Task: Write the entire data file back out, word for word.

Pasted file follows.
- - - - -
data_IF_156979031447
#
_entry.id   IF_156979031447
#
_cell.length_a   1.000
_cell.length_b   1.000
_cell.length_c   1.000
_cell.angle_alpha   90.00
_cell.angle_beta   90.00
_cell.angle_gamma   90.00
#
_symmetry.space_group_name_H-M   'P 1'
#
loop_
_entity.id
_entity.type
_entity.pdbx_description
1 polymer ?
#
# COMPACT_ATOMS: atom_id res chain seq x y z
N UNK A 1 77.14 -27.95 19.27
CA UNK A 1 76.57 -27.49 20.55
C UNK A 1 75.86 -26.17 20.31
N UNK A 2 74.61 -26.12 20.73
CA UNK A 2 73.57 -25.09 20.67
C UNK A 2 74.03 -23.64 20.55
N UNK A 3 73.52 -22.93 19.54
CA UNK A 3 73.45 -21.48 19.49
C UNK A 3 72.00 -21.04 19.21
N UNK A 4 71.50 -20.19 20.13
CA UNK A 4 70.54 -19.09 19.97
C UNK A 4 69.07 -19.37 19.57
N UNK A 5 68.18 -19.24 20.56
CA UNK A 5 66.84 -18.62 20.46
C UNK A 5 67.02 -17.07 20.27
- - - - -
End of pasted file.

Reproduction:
data_IF_156979031447
#
_entry.id   IF_156979031447
#
_cell.length_a   1.000
_cell.length_b   1.000
_cell.length_c   1.000
_cell.angle_alpha   90.00
_cell.angle_beta   90.00
_cell.angle_gamma   90.00
#
_symmetry.space_group_name_H-M   'P 1'
#
loop_
_entity.id
_entity.type
_entity.pdbx_description
1 polymer ?
#
# COMPACT_ATOMS: atom_id res chain seq x y z
N UNK A 1 77.14 -27.95 19.27
CA UNK A 1 76.57 -27.49 20.55
C UNK A 1 75.86 -26.17 20.31
N UNK A 2 74.61 -26.12 20.73
CA UNK A 2 73.57 -25.09 20.67
C UNK A 2 74.03 -23.64 20.55
N UNK A 3 73.52 -22.93 19.54
CA UNK A 3 73.45 -21.48 19.49
C UNK A 3 72.00 -21.04 19.21
N UNK A 4 71.50 -20.19 20.13
CA UNK A 4 70.54 -19.09 19.97
C UNK A 4 69.07 -19.37 19.57
N UNK A 5 68.18 -19.24 20.56
CA UNK A 5 66.84 -18.62 20.46
C UNK A 5 67.02 -17.07 20.27